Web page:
Thursday, December 26, 2019

On being 70

I turned 70 this year and it's OK. If you're not there yet, be encouraged!

I hated being 60. I was miserable at 60, and 70 is so much better. I was telling this to a 59 year old friend at Meeting yesterday and he said, jokingly, 'Is that because you don't have to worry about what you're going to be when you grow up?' 

It sort of is.

I feel as though I've arrived. This is me, warts and all, or, in my case, wrinkles and all. (See yesterday's photo.) Take me or leave me. 

I was recently in the supermarket with my two teenage grandsons and embarrassed them by explaining to the young and pleasant check-out man that it is much easier for the customer if, when giving change, you proffer coins first into the palm, and then notes. Said check-out man responded graciously. It was Waitrose.

As we left, I told the younger grandson 'I know you find it embarrassing but the great thing about being old is that you don't care what people think of you.' 

'I wish I didn't care,' he said. Of course when you're a teenager, what other people think is crucial.

Later in the morning, he said 'Actually, Sue, you do care what people think.' He calls me Sue, as they all do. 'When you buy something new to wear, you always ask Mum what she thinks of it.'

He'd got me. 'You're right. But I don't care what people I don't know think of me.'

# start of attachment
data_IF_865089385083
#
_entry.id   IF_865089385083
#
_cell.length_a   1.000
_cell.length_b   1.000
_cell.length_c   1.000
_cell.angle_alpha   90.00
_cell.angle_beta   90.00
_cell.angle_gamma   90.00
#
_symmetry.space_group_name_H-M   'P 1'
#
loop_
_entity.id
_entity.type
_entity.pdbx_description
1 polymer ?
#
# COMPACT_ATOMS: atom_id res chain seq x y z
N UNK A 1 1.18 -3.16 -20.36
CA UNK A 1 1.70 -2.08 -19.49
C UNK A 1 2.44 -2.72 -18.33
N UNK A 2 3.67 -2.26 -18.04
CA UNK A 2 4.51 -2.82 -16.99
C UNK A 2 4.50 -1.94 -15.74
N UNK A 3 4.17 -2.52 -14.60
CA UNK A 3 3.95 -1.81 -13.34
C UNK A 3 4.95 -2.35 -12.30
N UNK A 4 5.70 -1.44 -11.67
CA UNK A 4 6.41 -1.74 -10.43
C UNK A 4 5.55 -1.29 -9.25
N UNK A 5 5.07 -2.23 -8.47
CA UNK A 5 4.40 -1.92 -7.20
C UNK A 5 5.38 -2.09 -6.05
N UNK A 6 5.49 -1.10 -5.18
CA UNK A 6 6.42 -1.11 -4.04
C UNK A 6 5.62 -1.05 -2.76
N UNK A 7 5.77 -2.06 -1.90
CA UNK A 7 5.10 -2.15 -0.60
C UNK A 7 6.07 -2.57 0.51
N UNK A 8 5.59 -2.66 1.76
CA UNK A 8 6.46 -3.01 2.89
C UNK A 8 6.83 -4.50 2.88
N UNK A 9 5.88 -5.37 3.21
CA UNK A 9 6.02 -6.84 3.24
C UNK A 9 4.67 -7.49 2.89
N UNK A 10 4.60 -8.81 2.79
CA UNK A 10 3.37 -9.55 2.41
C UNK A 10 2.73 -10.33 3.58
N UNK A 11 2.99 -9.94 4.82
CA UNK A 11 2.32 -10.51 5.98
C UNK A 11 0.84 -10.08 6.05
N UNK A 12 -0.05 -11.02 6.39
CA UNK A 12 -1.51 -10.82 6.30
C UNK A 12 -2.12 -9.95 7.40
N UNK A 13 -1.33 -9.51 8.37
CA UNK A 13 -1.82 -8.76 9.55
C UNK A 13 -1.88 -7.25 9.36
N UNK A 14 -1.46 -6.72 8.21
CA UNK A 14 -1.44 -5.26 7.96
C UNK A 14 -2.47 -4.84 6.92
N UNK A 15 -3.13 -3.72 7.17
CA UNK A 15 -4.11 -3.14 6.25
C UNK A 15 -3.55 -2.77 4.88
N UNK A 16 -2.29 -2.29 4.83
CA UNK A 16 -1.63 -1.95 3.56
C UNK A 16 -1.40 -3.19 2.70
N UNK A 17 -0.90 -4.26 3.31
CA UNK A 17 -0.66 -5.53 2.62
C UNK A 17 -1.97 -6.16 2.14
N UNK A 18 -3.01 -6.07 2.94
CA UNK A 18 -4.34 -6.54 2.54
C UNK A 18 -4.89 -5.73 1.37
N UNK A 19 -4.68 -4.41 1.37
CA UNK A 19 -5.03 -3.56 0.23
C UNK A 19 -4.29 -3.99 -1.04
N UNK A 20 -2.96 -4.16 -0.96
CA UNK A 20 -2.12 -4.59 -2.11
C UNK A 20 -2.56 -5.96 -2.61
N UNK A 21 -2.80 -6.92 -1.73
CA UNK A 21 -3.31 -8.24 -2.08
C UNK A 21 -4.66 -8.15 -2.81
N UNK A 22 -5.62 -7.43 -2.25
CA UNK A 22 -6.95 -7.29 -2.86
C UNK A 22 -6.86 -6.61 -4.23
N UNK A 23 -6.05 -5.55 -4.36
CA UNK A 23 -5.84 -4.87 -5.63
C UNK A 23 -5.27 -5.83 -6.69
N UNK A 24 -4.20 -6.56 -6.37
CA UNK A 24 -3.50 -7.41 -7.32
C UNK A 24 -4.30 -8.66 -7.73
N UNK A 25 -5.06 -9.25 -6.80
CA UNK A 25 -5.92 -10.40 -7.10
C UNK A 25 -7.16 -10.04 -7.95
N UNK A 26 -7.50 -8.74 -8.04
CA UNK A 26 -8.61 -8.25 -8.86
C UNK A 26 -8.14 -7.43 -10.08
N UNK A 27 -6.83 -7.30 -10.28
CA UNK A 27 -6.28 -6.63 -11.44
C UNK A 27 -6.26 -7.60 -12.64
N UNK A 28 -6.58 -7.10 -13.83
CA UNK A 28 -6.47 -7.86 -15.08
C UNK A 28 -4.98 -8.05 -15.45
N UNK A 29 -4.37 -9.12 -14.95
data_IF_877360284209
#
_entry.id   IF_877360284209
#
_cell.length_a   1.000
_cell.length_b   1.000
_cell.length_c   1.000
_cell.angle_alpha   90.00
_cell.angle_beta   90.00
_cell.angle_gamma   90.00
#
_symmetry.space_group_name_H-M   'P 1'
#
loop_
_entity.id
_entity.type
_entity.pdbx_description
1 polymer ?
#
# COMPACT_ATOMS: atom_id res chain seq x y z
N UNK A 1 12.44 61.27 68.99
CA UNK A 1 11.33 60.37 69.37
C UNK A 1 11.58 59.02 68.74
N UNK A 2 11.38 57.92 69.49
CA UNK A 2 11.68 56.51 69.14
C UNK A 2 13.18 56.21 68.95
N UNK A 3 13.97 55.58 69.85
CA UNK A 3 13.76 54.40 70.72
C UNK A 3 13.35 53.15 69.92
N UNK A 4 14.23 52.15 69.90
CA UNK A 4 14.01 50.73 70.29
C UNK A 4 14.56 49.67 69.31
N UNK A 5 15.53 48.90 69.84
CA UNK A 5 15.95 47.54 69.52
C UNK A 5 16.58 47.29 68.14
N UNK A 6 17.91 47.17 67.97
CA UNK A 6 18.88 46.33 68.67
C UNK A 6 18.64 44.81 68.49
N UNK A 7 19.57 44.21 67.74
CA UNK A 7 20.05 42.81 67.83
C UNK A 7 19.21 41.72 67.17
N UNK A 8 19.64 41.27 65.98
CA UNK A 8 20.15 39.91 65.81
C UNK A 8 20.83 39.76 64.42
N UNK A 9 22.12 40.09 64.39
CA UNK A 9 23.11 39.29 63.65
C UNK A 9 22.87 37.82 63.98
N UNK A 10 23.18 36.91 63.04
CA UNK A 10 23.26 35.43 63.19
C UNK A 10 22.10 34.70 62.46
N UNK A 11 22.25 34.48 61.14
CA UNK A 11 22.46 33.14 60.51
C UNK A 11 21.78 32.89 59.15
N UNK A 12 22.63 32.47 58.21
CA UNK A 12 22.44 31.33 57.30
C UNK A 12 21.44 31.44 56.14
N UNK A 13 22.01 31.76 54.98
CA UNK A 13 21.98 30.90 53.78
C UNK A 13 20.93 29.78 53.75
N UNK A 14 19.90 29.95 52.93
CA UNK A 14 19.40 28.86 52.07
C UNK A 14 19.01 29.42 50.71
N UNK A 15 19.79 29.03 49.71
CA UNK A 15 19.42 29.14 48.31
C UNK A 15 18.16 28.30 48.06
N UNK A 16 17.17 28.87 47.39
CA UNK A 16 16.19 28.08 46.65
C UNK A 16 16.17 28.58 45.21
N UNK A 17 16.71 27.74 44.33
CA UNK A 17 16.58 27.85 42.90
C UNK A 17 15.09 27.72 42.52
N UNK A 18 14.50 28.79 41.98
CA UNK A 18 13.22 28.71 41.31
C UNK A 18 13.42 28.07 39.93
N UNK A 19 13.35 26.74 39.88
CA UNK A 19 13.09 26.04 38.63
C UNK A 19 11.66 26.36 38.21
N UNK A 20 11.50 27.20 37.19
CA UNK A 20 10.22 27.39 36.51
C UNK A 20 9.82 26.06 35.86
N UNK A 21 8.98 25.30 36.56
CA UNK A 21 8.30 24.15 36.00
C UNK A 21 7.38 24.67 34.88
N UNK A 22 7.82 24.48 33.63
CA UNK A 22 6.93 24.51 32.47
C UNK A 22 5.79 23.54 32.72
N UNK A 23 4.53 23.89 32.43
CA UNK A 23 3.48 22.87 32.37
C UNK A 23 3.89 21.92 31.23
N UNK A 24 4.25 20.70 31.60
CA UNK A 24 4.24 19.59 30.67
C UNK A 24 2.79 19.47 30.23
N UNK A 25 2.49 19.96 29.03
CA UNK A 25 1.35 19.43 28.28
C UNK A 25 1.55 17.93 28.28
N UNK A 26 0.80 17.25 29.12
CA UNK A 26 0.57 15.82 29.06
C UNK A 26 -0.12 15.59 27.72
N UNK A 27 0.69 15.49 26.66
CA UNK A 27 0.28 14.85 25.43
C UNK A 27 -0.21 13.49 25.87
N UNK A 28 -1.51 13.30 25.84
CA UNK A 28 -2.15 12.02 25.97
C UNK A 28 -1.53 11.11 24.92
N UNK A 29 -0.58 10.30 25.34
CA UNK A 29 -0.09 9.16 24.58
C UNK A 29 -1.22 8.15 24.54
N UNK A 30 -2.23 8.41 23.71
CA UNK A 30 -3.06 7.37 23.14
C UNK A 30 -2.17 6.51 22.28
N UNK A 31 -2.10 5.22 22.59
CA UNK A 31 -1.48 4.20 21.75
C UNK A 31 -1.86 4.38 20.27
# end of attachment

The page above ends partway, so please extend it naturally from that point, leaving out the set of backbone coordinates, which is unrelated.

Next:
The other nice thing about turning 70 was the party. It was wonderful. I mean it was really wonderful. The last time I had a birthday party was when I was 40. That was a fancy dress party and people had to dress up as what they wanted to be when they grew up. This growing up thing is obviously a big thing for me. I realise that only now as I write this post.

Different flavour cakes made by Zoe, friends and me

Isaac and Wendy and the girls came over from Colorado for my 70th birthday party, and of course my local 'kids' and grandkids were there, all my siblings and spouses came, plus one niece, and lots of old friends. I got to dance with three of my four grandchildren (one a 15 year old boy - dancing with him was one of the highlights of my night - but along with his brother I am no longer allowed to name or picture either on the blog, and more's the pity, because I would dearly love to show long-time blog readers who recall them from ten years ago what these fabulous teenagers look like now). 

And there was a surprise cake...

Surprise cake made by a friend, Chris Oxley

made by a friend and relation-in-law, Chris Oxley. Look! She put on it all my books - those dear little books - sweet pea packets, sax, sax music - and the sheet music is Misty - my patchwork and my laptop. I am still in awe of it. We ate the cake and the icing but I've kept everything else.

I only had the party so I would have a chance to dance, but having all the immediate family together plus old friends and the way everyone helped to make it happy - that was what was special. I went to bed that night thinking 'If I die tonight, I'll die happy.' Maybe that's what turning 70 is about for me. If I die now, I'll die happy – with my life, you understand. Not with the state of the world.

The grandchildren I am still allowed to show you - Cece and Lux
Photo by Isaac

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